Mol. Cells

Enhanced Healing of Rat Calvarial Bone Defects with Hypoxic Conditioned Medium from Mesenchymal Stem Cells through Increased Endogenous Stem Cell Migration via Regulation of ICAM-1 Targeted-microRNA-221

Woochul Chang, Ran Kim, Sang In Park, Yu Jin Jung, Onju Ham, Jihyun Lee, Ji Hyeong Kim, Sekyung Oh, Min Young Lee, Jongmin Kim, Moon-Seo Park, Yong-An Chung, Ki-Chul Hwang, and Lee-So Maeng

Additional article information


The use of conditioned medium from mesenchymal stem cells may be a feasible approach for regeneration of bone defects through secretion of various components of mesenchymal stem cells such as cytokines, chemokines, and growth factors. Mesenchymal stem cells secrete and accumulate multiple factors in conditioned medium under specific physiological conditions. In this study, we investigated whether the conditioned medium collected under hypoxic condition could effectively influence bone regeneration through enhanced migration and adhesion of endogenous mesenchymal stem cells. Cell migration and adhesion abilities were increased through overexpression of intercellular adhesion molecule-1 in hypoxic conditioned medium treated group. Intercellular adhesion molecule-1 was upregulated by microRNA-221 in mesenchymal stem cells because microRNAs are key regulators of various biological functions via gene expression. To investigate the effects in vivo, evaluation of bone regeneration by computed tomography and histological assays revealed that osteogenesis was enhanced in the hypoxic conditioned medium group relative to the other groups. These results suggest that behavioral changes of endogenous mesenchymal stem cells through microRNA-221 targeted-intercellular adhesion molecule-1 expression under hypoxic conditions may be a potential treatment for patients with bone defects.

Keywords: bone regeneration, calvarial defect model, hypoxic conditioned medium, intercellular adhesion molecule-1, mesenchymal stem cells, microRNA-221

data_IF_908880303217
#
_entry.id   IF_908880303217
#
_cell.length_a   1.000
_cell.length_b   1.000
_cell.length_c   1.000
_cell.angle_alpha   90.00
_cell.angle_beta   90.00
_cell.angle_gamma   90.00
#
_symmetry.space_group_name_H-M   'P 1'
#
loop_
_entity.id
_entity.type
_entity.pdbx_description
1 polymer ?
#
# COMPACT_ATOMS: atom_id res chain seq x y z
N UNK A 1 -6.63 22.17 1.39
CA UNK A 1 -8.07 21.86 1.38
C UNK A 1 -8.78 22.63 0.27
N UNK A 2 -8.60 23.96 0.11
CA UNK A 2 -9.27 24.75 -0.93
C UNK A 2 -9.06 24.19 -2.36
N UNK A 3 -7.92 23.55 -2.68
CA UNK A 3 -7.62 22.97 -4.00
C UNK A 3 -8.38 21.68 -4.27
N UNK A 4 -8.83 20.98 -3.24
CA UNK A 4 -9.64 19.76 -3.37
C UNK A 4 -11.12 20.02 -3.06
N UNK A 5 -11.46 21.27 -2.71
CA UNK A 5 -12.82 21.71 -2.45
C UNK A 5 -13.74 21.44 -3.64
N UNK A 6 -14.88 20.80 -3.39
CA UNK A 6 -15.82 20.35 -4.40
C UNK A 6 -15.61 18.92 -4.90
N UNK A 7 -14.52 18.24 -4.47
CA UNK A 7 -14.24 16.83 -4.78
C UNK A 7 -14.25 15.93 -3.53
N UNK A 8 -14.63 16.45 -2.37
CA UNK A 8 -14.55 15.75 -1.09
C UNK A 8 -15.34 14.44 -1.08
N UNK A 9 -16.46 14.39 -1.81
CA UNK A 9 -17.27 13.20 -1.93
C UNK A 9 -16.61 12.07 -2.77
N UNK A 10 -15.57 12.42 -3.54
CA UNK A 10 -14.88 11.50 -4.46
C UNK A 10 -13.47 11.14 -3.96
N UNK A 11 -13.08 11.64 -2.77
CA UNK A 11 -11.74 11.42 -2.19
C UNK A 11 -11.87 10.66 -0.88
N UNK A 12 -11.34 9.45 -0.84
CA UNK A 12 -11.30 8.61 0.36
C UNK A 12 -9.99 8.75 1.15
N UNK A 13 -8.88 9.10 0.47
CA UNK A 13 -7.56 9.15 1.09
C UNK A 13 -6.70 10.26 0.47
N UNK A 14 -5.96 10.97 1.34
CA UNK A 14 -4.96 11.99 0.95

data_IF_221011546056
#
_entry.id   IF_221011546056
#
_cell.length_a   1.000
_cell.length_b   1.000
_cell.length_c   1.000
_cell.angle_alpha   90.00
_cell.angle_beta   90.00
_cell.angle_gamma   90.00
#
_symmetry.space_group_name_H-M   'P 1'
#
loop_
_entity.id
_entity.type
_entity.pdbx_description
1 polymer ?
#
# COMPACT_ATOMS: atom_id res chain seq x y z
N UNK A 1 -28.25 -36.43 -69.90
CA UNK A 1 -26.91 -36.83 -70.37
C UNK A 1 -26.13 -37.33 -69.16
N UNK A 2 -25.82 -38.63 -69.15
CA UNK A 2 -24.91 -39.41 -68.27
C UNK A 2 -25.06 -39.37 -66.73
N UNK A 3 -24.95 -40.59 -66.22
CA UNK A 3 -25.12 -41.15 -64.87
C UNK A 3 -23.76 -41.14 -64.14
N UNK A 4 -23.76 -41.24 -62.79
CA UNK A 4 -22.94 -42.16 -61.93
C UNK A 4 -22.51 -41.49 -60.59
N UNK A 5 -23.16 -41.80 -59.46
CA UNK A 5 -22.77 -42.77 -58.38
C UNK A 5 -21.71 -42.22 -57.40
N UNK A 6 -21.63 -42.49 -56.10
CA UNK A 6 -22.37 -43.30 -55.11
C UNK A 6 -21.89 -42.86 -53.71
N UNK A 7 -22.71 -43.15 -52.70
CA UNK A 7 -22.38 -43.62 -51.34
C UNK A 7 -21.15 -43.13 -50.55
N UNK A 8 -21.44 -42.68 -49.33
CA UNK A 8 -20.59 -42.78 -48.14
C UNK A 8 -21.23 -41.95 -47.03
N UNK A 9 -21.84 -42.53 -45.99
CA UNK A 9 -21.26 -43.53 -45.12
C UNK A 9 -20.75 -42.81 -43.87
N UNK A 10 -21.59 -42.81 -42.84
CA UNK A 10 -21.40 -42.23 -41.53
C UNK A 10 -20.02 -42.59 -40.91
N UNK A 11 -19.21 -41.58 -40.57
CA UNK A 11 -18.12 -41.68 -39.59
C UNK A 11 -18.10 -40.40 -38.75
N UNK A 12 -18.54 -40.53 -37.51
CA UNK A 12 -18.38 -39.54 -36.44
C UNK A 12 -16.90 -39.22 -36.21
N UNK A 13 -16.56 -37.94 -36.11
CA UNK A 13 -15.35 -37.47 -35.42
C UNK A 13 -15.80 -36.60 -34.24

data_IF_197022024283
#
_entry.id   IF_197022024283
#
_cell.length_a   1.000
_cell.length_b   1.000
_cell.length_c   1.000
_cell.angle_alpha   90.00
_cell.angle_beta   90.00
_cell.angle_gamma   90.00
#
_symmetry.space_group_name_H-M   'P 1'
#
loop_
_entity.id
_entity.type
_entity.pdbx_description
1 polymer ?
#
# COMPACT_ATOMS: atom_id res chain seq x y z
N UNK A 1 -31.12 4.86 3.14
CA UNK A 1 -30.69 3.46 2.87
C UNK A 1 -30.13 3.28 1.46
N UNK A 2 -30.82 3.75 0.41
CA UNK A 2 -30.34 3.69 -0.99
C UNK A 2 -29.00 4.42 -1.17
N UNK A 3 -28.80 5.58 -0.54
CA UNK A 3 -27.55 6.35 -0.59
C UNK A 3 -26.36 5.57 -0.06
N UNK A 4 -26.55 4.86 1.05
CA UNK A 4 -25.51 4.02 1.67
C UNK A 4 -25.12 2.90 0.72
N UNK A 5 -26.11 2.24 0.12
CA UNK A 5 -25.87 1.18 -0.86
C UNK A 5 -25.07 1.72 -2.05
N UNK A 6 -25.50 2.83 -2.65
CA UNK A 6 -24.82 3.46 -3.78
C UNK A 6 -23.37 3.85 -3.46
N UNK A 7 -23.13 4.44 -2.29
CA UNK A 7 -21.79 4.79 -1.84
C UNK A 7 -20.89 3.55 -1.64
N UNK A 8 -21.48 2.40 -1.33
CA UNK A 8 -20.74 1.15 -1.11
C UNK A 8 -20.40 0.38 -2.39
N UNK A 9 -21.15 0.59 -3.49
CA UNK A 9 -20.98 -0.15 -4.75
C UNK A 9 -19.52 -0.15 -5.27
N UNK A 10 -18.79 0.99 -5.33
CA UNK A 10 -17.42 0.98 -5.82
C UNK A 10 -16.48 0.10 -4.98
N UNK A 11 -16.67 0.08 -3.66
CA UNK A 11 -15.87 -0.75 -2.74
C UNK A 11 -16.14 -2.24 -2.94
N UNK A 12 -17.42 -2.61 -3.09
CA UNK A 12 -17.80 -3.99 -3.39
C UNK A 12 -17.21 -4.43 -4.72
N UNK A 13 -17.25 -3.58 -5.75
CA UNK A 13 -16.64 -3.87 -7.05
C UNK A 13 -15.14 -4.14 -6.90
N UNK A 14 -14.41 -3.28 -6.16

Regeneration of bone defects caused by tumor resection, inflammation, trauma, and congenital cleft is a complex and well-orchestrated physiologic process of bone induction and conduction, involving a number of cell types and intracellular and extracellular molecular signaling pathways and with definable temporal and spatial sequences that optimize skeletal repair and restore skeletal function. Many clinical trials to stimulate or augment bone regeneration have investigated invasive and non-invasive methods using using biomaterials including enamel matrix (Miron et al., 2014) and biosynthetic scaffolds (Chen et al., 2014b), regenerative medicines (Brägger et al., 1992; Villar and Cochran, 2010), or osteo-inductive reagents and growth factors (Liu et al., 2013a; Srouji et al., 2004).

Mesenchymal stem cells (MSCs) are an ideal seed cell source for effective treatment of bone defects (Vertelov et al., 2013). Transplantation of MSCs is accelerated new bone callus in various preclinical animal models, but with poor survival and differentiation rates. Application of conditioned medium (CM) including paracrine factors from MSCs has recently emerged as an alternative approach to MSC-based therapy (Chen et al., 2008; Kinnaird et al., 2004). Previous studies confirmed that CM has considerable potential for bone reconstruction without stem cells transplantation. Osugi et al. (2012) demonstrated that CM derived from rat MSCs (rMSCs) can enhance the migration and adhesion capability of rMSCs in vitro, and bone augmentation in vivo compared to MSC transplantation. Ando et al. (2014) determined that human MSC-CM promotes the recruitment of murine bone marrow stromal cells and endothelial cells with endothelial progenitor cells. Moreover, they found that these cells established a neo-angiogenic network and restored callus formation. MSCs secrete multiple factors that accumulate in CM under specific physiological conditions. Normoxic CM (NCM) has been reported to provide tissue protection and regenerative functions via secreted factors such as cytokines, chemokines, and growth factors. NCM injection can also induce stem cell migration into injured tissues in vivo. Hypoxic CM (HCM) is known to include more factors than NCM (Hung et al., 2007). Previous studies have shown that the factors released from MSCs under hypoxic condition could mitigate tendon damage (Huang et al., 2013) and myocardial infarction through prevention of apoptosis and acceleration of functional recovery (Hwang et al., 2012).